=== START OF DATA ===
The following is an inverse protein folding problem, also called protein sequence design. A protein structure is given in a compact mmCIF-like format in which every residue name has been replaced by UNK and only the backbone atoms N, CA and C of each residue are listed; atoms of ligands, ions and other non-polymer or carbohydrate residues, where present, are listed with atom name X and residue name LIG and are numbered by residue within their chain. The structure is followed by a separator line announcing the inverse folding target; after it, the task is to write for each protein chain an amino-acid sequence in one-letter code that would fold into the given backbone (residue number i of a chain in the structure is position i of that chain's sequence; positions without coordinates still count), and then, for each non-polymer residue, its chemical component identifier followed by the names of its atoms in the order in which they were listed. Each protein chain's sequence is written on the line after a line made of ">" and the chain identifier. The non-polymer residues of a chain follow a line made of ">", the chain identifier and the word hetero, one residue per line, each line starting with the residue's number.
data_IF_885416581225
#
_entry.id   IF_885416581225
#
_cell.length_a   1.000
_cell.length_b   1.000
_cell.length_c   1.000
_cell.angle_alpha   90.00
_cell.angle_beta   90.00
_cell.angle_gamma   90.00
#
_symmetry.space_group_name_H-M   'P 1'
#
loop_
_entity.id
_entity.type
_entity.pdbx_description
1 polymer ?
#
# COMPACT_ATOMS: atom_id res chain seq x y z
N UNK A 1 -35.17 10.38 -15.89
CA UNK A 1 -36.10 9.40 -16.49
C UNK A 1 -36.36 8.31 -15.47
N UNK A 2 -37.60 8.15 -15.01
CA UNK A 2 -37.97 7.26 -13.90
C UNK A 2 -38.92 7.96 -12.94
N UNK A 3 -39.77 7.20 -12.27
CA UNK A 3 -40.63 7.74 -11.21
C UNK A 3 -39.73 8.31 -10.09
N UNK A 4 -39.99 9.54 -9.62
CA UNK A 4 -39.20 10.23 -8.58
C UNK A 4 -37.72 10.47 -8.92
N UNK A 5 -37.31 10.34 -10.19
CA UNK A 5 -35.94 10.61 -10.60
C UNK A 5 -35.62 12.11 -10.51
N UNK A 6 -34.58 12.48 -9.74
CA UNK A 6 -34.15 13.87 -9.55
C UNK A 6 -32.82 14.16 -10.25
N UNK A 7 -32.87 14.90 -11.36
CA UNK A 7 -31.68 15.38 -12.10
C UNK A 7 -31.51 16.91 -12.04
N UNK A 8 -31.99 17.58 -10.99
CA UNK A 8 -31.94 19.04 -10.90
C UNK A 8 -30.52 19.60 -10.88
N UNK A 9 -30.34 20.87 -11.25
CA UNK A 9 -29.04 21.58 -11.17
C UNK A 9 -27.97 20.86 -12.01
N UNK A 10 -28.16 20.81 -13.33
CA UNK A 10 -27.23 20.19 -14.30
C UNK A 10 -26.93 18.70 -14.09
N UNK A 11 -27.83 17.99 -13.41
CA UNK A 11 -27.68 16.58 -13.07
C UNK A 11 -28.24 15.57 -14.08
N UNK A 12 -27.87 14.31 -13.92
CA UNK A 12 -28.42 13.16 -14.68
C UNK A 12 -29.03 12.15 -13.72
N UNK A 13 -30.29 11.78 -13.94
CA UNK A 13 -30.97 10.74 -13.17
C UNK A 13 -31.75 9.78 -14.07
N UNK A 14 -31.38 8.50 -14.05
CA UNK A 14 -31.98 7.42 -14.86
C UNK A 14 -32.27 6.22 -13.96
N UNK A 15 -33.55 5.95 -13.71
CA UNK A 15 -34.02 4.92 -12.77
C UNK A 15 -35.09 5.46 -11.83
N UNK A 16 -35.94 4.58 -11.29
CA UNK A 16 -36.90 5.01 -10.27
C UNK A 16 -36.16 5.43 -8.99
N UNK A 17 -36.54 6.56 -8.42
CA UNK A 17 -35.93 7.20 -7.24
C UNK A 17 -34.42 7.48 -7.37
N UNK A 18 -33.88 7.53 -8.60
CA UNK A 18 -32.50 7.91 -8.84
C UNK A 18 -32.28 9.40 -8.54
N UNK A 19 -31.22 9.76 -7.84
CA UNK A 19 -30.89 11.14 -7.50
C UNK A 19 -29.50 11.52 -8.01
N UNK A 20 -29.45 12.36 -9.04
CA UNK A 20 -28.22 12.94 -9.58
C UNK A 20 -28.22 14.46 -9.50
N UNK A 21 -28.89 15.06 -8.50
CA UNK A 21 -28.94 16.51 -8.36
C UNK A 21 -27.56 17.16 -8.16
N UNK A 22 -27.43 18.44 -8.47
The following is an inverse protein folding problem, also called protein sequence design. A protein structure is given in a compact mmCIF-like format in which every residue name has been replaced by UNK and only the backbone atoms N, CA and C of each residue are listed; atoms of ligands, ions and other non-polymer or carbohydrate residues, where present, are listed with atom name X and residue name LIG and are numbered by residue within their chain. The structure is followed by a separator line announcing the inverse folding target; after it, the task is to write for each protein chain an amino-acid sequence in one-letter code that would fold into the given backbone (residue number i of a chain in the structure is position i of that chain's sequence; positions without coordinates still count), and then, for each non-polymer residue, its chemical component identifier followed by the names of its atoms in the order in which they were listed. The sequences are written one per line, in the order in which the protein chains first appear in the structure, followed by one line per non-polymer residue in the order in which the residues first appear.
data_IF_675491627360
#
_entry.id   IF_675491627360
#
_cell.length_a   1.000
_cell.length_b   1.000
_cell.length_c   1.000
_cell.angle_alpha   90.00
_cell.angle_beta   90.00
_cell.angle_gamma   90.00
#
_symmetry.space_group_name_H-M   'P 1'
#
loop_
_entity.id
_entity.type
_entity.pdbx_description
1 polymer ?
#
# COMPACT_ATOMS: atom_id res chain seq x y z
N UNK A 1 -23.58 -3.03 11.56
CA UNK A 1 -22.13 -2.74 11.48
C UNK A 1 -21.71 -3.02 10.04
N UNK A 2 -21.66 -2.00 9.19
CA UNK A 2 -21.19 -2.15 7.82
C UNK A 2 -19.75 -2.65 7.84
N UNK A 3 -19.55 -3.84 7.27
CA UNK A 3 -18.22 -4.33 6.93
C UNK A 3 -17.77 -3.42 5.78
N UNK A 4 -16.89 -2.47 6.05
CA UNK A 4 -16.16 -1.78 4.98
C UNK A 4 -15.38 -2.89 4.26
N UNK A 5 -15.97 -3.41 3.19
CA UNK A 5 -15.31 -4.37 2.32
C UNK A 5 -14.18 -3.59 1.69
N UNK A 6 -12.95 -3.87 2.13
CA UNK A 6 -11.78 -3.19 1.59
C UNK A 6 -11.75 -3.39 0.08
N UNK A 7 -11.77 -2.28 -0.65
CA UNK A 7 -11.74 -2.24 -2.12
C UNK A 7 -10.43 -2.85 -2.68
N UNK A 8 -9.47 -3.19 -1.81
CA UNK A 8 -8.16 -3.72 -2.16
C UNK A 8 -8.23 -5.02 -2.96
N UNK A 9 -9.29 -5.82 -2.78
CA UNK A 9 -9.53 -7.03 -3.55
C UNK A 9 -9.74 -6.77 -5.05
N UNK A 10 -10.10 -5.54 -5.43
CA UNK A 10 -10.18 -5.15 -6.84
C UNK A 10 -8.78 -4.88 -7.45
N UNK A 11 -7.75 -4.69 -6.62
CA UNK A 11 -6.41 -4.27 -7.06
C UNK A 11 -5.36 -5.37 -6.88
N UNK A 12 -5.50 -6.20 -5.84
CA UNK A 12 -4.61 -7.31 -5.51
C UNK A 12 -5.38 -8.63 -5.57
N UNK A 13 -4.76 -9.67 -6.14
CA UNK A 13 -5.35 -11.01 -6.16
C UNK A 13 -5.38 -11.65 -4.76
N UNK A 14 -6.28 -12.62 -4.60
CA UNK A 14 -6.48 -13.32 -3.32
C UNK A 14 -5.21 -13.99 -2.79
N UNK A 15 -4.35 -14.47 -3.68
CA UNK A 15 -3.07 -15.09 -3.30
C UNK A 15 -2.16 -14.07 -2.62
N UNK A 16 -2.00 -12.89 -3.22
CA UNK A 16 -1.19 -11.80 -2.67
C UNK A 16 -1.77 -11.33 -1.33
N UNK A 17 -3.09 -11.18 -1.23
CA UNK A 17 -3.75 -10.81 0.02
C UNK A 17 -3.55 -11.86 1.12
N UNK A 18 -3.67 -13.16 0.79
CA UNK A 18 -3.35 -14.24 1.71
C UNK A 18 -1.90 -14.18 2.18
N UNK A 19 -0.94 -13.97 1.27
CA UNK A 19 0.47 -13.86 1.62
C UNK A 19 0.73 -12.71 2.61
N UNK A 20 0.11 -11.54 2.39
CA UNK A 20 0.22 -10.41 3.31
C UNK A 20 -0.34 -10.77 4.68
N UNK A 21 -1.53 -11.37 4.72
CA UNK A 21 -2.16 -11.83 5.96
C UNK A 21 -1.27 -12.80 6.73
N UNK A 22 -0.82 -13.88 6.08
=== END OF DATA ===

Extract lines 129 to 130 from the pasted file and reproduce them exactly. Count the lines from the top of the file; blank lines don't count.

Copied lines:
CA UNK A 8 -8.16 -3.72 -2.16
C UNK A 8 -8.23 -5.02 -2.96